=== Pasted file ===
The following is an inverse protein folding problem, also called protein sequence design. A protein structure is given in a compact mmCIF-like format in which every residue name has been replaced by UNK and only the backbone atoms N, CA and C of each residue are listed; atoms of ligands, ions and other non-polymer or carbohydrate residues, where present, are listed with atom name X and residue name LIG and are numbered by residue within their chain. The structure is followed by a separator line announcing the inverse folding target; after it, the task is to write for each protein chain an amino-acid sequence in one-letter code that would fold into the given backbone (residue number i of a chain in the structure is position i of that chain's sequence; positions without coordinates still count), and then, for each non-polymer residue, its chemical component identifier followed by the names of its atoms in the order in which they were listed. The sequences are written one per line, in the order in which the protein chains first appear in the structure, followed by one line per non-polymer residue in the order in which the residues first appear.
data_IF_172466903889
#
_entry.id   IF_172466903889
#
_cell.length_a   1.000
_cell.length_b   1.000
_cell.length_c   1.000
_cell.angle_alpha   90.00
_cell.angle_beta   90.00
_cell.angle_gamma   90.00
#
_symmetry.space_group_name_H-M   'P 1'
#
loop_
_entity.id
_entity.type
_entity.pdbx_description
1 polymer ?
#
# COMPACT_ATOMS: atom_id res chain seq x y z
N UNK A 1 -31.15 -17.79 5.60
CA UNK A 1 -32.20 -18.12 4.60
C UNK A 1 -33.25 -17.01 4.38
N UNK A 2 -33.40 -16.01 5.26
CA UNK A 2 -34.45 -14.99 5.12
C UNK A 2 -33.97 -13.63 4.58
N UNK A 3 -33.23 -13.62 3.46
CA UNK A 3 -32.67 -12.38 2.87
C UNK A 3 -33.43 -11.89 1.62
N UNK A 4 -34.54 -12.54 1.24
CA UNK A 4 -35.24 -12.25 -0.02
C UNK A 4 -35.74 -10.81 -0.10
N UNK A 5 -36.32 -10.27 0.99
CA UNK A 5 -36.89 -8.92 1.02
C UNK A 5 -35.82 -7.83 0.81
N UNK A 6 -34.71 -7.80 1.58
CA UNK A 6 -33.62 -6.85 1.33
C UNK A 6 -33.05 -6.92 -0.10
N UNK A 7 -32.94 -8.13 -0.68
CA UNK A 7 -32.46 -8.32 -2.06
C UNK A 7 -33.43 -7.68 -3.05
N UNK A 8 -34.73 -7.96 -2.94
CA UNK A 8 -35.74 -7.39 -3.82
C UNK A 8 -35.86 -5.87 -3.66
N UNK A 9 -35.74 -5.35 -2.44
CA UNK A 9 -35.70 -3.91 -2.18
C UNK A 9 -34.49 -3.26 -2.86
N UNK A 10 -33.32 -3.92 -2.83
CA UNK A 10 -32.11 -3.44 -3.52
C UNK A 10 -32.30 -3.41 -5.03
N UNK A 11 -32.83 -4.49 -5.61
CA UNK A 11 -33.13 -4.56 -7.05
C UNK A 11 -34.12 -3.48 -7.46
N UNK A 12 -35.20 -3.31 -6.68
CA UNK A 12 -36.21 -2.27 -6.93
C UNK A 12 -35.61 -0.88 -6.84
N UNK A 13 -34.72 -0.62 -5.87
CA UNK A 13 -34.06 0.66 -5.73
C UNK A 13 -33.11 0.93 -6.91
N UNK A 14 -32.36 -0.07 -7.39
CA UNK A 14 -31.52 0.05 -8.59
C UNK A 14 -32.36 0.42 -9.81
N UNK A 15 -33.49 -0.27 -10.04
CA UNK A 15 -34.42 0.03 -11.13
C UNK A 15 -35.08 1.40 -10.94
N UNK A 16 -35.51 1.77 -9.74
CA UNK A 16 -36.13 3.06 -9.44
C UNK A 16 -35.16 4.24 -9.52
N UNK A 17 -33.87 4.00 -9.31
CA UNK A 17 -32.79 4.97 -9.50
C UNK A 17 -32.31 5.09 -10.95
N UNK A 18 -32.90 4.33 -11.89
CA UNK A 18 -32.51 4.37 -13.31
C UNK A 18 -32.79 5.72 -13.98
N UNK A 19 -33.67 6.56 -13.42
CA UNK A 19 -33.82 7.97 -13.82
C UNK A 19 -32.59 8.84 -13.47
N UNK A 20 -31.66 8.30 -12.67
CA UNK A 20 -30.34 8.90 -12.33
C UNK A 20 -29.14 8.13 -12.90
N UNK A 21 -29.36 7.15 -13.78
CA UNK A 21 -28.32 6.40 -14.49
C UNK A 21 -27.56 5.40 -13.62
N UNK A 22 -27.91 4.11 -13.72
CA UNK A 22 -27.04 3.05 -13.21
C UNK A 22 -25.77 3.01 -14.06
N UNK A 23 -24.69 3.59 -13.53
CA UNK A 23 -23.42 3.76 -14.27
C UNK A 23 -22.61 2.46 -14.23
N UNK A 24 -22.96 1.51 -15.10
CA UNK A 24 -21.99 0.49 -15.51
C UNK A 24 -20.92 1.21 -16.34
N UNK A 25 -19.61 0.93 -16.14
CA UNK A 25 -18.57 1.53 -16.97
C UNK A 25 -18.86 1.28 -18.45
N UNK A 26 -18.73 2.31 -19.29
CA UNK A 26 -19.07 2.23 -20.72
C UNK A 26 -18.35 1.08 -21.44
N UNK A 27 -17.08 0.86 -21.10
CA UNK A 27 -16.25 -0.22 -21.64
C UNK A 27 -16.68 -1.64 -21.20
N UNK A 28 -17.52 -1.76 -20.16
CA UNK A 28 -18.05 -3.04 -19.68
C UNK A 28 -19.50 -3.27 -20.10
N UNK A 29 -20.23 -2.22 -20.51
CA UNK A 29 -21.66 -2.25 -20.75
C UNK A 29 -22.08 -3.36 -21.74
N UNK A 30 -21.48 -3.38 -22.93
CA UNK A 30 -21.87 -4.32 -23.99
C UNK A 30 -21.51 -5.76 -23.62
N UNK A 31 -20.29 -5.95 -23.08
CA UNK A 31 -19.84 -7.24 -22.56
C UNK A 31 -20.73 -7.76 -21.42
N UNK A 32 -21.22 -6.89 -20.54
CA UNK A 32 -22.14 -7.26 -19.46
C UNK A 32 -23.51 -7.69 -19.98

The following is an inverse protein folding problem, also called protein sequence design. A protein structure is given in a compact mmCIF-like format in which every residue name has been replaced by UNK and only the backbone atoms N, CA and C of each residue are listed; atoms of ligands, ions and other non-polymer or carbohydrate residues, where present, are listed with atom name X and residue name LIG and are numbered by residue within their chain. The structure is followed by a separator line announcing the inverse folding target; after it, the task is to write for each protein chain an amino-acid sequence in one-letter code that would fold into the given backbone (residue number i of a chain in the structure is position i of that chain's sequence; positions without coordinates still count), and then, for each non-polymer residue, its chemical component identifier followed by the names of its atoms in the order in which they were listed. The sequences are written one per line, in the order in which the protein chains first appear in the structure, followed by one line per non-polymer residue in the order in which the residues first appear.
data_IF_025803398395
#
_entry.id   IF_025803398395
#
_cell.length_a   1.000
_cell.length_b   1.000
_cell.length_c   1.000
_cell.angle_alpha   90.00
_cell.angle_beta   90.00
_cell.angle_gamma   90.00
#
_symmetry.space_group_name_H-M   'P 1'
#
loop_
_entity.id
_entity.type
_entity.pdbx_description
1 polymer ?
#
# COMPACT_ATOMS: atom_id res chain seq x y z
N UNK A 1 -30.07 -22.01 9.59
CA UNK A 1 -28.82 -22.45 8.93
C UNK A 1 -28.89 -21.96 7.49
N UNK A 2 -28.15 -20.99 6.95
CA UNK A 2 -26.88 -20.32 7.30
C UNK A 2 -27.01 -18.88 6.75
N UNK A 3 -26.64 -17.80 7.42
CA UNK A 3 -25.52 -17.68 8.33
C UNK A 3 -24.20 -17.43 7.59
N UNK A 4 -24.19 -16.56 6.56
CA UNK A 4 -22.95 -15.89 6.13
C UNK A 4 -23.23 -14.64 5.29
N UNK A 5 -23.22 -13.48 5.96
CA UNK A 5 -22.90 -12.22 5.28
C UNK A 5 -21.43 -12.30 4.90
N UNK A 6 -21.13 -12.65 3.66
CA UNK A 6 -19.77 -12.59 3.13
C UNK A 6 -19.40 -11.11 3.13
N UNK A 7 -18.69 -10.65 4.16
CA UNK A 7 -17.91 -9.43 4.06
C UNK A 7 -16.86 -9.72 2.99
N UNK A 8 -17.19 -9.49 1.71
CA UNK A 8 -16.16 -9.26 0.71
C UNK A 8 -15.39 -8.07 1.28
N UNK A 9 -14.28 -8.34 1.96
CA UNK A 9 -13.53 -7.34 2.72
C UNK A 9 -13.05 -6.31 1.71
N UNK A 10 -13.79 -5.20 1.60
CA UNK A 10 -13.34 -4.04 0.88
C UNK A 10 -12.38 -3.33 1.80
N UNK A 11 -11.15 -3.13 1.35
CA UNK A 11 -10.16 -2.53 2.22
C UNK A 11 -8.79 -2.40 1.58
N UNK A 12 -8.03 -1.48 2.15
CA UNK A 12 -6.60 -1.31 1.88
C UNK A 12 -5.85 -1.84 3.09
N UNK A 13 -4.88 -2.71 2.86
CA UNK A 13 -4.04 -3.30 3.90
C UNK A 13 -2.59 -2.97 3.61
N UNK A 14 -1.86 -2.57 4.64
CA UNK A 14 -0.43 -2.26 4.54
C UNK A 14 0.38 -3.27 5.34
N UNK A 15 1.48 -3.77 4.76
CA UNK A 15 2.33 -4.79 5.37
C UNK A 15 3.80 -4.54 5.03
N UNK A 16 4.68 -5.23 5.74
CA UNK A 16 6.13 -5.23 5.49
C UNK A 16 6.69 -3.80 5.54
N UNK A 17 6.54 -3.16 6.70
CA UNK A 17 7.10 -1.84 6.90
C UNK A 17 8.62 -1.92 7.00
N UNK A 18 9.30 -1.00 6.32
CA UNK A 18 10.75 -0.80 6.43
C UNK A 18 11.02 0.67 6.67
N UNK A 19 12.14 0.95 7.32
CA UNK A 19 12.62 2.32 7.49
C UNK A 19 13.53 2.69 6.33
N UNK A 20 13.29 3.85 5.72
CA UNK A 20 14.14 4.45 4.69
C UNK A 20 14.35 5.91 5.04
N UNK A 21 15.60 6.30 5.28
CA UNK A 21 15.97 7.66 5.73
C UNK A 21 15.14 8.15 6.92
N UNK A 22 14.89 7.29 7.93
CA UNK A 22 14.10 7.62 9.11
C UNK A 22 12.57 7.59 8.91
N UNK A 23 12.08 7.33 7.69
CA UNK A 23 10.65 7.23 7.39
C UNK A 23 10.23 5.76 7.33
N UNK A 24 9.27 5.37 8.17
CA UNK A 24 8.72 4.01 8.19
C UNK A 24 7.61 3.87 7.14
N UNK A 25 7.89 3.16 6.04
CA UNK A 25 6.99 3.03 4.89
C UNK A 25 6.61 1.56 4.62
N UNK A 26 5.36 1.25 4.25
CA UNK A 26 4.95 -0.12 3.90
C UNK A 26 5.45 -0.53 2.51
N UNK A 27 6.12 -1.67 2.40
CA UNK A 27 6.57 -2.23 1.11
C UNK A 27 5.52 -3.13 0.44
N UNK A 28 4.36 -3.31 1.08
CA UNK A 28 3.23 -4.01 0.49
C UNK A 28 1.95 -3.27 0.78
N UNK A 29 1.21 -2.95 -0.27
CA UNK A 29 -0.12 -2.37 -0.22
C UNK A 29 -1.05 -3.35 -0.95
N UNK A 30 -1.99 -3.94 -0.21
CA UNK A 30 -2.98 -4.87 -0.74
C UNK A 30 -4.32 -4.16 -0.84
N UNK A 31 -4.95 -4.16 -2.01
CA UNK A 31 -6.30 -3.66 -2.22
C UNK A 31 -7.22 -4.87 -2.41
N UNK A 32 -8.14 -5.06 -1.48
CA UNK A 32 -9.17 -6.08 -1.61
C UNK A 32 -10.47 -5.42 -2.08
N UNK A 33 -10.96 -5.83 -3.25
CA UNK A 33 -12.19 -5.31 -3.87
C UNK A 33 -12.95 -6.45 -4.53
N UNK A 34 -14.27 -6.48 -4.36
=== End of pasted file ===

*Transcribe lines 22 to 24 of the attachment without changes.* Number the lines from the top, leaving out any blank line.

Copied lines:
N UNK A 1 -31.15 -17.79 5.60
CA UNK A 1 -32.20 -18.12 4.60
C UNK A 1 -33.25 -17.01 4.38